This motivated me to take my new “diet” to the next level and eliminate all grains, dairy, legumes, and processed junk. After 30 days of this, I knew there would be no going back. Ever. My energy was through the roof. My digestive system started functioning how it was supposed to. My allergies ceased (only to flare up again after moving to a farm, but that’s another story). Colds and infections became rare occurrences. My mood improved. I could really go on and on.
Real food transformed my health in big ways. But it also changed my relationship with food and how I saw myself. It empowered me to stop chasing society’s impossible ideals of perfection and start appreciating, loving, and supporting my body and health in ways I had never even conceptualized before making the switch.
Negative Self-Talk — Breaking The Cycle
Goals based on negativity and self-sabotage will never yield positive results. For awhile, my dieting philosophy was based on a series of successes, rewards, failures, and punishments which usually went something like this: If I ate the wrong thing or too much of something, I forced myself to do an extra 30 minutes on the elliptical, another mile of running, or extra of whatever else I was into at the time.
But if had been “good”, I would allow myself to have a treat of some sort. At one point, I’m embarrassed to admit that I even printed out a picture of myself (one that I thought I looked fat in) eating a piece of cake and hung it up on the back of my bedroom door to remind myself of what I didn’t want to be.
So trust me — if I can break free of self sabotage, so can you. Here’s how.
- Don’t punish yourself. Exercise shouldn’t be used as a means of self-discipline, just as industrial garbage crap food shouldn’t be thought of as a reward. Eating too much didn’t make me a bad person or less worthy of being happy and feeling good about myself, but that’s exactly the association I used to place on it. (All. The. Time.)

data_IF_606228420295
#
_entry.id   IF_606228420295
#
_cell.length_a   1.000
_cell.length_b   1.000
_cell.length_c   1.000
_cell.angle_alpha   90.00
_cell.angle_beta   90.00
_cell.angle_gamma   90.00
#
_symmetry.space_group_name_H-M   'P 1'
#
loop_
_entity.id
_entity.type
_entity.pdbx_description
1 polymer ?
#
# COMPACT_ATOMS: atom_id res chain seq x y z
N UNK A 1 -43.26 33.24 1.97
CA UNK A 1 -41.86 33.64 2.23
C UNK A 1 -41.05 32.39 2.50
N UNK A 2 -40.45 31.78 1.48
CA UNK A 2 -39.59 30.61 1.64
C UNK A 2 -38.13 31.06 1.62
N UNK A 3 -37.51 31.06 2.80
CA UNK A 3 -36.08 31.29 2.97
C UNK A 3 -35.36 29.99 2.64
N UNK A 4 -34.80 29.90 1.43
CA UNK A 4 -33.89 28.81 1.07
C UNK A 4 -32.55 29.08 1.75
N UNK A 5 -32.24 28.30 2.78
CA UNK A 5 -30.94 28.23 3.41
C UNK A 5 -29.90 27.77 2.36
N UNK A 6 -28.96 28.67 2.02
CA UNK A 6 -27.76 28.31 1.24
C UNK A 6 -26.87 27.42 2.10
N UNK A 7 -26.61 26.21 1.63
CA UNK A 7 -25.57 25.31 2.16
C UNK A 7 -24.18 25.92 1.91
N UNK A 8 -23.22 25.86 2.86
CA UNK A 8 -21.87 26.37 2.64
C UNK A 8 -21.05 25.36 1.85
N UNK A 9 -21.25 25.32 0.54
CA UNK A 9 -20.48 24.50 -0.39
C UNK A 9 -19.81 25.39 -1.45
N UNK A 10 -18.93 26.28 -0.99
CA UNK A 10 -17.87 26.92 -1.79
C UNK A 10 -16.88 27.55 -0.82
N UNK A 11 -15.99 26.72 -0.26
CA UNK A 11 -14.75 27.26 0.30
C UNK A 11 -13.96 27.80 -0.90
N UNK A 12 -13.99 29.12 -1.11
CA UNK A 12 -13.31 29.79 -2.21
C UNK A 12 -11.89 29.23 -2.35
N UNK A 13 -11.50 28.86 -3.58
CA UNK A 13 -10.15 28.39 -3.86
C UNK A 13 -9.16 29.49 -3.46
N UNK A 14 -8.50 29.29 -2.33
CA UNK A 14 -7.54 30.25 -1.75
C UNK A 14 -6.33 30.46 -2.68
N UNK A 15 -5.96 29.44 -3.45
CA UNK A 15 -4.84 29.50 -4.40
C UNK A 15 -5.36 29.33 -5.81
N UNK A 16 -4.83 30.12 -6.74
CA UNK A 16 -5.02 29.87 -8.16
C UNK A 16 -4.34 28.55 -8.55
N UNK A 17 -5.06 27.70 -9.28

This sort of thinking leads to a downward spiral of emotional distress surrounding food choices where every slip-up is blown way out of proportion. Placing that much pressure on something that should be a positive experience is no way to get healthy. In fact, it’s extremely un-healthy.
- Eat real food. Once I learned and experienced the power of real food, it completely changed the way I felt about health and body image. And it wasn’t long before I no longer wanted to eat garbage! It wasn’t that felt like I couldn’t or that I was scared to gain weight. But once I began listening to my body and paying attention to how certain foods made me feel, it became pretty easy to avoid fake, processed foods.
- Don’t call yourself fat.There’s nothing wrong with wanting to lose weight (if necessary), but calling yourself derogatory names isn’t the way to do it. I used to complain about being fat all the time, as did many of my friends. But once I made the decision to end the negativity I directed at myself on a daily basis, my self-confidence skyrocketed. I stopped resenting my body for everything it wasn’t, and began appreciating it for everything it was.
I’m not perfect. I don’t make the best food choices 100% of the time. And while there are many foods that I always avoid (soda, Twinkies, Frosted Flakes, etc.), I thoroughly enjoy eating gluten-free pizza once or twice a month or having ice cream every once in awhile.
Stressing over food choices and body image is no way to live. And while it’s important to eat well for health purposes most of the time, it’s also critical to be okay with those times when we eat foods that aren’t necessarily the best thing for us. The human body is incredibly resilient. And in most cases, it can handle the occasional treat or indulgence.
Negative thoughts and self-sabotage will always lead us down the wrong path. But once you accept, appreciate, and love your body for the brilliantly designed masterpiece that it is, it will love you back in ways you never knew were possible.